ACE vs N. Atl SST ( 1925 adj )

Accumulated cyclone energy is compared to non-detrended N. Atlantic SST (NOAA’s AMO with their ‘trend’ added back in) .

There is a striking similarity both in long term and decadal scale variation.

There are acknowledged under-counting issues in during WWII and the early part of the ACE record ( Vecchi and Knutson 2011). Though it is not possible to say whether this would reconcile the two in these periods.

There is a notable step in SST around 1925 that has been simple subtracted here to emphasise the similarity in the remainder of the record.

Whether this is a sampling bias, an over enthusiastic “bias correction” or a real climate phenomenon is not clear but clarification would be valuable whichever the case is.

There is very likely significant under counting of tropical cyclones during WWII due to the disrupted and much reduced merchant traffic. The early part of the record is equally considered unreliable.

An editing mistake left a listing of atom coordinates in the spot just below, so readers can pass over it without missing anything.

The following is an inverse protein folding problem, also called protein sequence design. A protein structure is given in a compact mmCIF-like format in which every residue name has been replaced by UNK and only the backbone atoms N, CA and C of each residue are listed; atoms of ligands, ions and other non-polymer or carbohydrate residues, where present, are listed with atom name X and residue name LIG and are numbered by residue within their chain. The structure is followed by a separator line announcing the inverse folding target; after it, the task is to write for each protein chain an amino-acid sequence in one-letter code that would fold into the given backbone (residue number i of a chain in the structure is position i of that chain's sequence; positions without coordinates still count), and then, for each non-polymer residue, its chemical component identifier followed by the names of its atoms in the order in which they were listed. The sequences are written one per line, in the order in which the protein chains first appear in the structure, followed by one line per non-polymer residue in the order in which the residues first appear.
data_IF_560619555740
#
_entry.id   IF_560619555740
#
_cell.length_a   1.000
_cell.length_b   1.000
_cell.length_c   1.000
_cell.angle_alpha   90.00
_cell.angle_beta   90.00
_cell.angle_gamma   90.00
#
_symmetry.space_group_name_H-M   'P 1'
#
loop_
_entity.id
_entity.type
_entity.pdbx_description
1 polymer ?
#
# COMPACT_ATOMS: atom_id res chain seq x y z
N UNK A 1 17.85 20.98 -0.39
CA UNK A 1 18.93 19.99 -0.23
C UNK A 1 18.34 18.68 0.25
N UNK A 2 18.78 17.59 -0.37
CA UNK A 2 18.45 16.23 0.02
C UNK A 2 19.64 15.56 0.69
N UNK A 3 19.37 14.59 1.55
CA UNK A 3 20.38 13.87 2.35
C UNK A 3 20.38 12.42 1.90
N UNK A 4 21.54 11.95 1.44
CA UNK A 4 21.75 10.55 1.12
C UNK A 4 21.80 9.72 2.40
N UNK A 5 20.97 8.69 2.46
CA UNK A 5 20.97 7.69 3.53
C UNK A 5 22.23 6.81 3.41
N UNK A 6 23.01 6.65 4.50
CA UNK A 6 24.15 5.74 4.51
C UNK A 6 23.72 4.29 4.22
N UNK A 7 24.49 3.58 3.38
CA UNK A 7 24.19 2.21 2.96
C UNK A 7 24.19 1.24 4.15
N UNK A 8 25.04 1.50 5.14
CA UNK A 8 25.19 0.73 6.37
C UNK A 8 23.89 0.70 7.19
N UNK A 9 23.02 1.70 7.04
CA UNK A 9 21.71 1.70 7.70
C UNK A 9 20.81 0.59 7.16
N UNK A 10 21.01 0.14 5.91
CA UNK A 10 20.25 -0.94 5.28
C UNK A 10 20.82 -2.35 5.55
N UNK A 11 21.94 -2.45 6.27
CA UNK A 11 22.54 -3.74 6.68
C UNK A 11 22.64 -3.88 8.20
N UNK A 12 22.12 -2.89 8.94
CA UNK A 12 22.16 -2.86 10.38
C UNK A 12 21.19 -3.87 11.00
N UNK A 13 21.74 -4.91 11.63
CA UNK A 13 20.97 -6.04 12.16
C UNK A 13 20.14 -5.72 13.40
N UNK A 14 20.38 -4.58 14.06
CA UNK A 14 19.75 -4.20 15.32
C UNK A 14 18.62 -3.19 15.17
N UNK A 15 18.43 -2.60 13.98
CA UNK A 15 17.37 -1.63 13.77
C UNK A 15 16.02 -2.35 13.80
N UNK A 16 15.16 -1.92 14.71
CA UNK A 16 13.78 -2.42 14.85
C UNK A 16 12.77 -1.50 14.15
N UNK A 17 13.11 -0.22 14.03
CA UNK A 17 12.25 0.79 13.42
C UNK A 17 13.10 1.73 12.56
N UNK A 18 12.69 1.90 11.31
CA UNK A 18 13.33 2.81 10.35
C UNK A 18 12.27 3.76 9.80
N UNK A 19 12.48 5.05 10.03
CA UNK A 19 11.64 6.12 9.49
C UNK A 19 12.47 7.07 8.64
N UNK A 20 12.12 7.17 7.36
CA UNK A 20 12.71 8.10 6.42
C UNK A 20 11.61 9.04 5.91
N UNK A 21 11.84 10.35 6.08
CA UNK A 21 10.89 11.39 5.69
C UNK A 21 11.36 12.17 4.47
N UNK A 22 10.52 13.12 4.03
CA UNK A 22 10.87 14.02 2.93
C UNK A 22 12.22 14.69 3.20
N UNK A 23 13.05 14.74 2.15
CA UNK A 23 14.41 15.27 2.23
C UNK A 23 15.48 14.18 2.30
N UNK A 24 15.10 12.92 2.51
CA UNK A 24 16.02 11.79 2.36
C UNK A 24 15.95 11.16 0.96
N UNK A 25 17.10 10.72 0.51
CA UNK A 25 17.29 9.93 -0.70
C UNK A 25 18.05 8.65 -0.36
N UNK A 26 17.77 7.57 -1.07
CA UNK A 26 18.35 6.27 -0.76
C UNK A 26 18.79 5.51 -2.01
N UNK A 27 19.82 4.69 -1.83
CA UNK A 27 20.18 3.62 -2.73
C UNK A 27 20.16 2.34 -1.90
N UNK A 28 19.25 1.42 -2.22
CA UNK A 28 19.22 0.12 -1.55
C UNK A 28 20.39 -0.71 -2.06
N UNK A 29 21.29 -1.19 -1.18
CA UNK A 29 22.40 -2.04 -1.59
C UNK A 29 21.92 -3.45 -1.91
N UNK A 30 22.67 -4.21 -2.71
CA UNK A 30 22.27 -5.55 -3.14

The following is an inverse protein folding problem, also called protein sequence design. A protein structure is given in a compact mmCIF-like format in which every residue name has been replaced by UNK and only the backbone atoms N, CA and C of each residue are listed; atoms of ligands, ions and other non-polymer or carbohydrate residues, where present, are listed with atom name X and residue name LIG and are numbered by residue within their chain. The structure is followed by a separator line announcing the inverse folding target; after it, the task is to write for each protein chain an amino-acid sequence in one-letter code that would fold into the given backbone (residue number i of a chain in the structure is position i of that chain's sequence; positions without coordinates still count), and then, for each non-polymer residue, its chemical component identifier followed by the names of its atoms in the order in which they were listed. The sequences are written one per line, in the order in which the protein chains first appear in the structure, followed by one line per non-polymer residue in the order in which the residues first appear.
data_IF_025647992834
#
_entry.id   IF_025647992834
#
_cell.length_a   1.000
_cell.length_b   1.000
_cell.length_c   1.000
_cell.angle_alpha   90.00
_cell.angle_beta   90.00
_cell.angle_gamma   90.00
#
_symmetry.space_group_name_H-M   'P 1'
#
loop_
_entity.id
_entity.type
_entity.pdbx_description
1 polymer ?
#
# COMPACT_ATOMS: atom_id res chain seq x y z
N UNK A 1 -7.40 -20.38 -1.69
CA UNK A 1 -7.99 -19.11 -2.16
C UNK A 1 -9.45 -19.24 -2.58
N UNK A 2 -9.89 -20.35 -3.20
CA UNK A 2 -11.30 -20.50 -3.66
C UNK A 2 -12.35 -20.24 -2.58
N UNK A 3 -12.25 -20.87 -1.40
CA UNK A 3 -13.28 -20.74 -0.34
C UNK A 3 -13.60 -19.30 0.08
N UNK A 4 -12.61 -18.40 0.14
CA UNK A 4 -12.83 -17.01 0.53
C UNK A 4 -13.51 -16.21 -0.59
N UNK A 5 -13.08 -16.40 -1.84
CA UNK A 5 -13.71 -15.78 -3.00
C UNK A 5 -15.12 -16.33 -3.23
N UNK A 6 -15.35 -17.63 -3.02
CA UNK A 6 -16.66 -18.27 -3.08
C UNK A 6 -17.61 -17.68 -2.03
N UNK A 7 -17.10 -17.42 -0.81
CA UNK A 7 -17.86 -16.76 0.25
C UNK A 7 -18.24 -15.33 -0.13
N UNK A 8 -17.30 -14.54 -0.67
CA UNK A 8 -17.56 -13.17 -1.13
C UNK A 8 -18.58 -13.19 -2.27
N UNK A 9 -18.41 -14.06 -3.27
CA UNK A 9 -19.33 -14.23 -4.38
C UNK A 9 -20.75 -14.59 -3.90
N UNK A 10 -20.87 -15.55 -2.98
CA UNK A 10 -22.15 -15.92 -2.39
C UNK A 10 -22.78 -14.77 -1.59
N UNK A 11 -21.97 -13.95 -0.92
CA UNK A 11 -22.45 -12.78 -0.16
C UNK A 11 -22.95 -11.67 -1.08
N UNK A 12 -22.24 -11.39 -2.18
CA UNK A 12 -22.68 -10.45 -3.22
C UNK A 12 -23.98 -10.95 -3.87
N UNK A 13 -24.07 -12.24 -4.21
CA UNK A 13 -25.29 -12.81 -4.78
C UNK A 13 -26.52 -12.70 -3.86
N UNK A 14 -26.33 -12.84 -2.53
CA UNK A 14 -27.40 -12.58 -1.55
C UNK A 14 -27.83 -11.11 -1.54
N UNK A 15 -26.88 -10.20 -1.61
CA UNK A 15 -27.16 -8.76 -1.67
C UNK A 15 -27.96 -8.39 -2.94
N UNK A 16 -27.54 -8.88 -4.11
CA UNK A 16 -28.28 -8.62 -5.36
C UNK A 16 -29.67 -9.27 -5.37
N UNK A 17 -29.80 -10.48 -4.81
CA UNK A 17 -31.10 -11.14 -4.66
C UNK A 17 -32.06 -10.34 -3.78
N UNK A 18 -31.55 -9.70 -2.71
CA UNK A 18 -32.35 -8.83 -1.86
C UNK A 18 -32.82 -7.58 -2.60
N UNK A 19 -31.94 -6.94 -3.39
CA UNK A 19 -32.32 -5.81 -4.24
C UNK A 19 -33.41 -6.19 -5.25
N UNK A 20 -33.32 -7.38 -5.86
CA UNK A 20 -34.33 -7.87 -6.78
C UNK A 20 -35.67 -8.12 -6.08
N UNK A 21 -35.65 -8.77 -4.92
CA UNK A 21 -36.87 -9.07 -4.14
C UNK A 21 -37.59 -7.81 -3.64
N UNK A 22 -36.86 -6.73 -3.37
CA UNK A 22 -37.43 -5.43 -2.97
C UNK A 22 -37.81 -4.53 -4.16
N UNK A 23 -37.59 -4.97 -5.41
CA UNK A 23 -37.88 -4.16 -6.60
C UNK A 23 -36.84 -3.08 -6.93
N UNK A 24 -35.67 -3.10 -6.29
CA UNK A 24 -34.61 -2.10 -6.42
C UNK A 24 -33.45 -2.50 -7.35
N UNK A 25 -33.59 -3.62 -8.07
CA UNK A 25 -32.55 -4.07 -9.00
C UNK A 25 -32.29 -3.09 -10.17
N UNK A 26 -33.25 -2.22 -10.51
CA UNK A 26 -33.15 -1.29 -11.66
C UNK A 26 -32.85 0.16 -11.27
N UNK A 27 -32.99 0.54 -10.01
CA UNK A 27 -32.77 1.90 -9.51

It is also interesting to note that the two records briefly go into anti-phase around 1890 and 1950, in both instances just at the beginning of a major cooling period.

DATA
Annual ACE data from:
http://www.aoml.noaa.gov/hrd/tcfaq/E11.html

A 3-sigma gaussian filter was used with sigma=2years. This will remove most variability below about 3y in period. ACEdata was plotted with a 1y lag. Since the accumulated energy represents the end of year, not the beginning.

http://www.esrl.noaa.gov/psd/data/timeseries/AMO/
NB. The non-detrended atlantic SST was used.
http://www.esrl.noaa.gov/psd/data/correlation/amon.us.long.mean.data

Similarly a 12mo gaussian was used on the SST data. This is a shorter period low-pass filter but gave a better match in the remaining variability of the two datasets.

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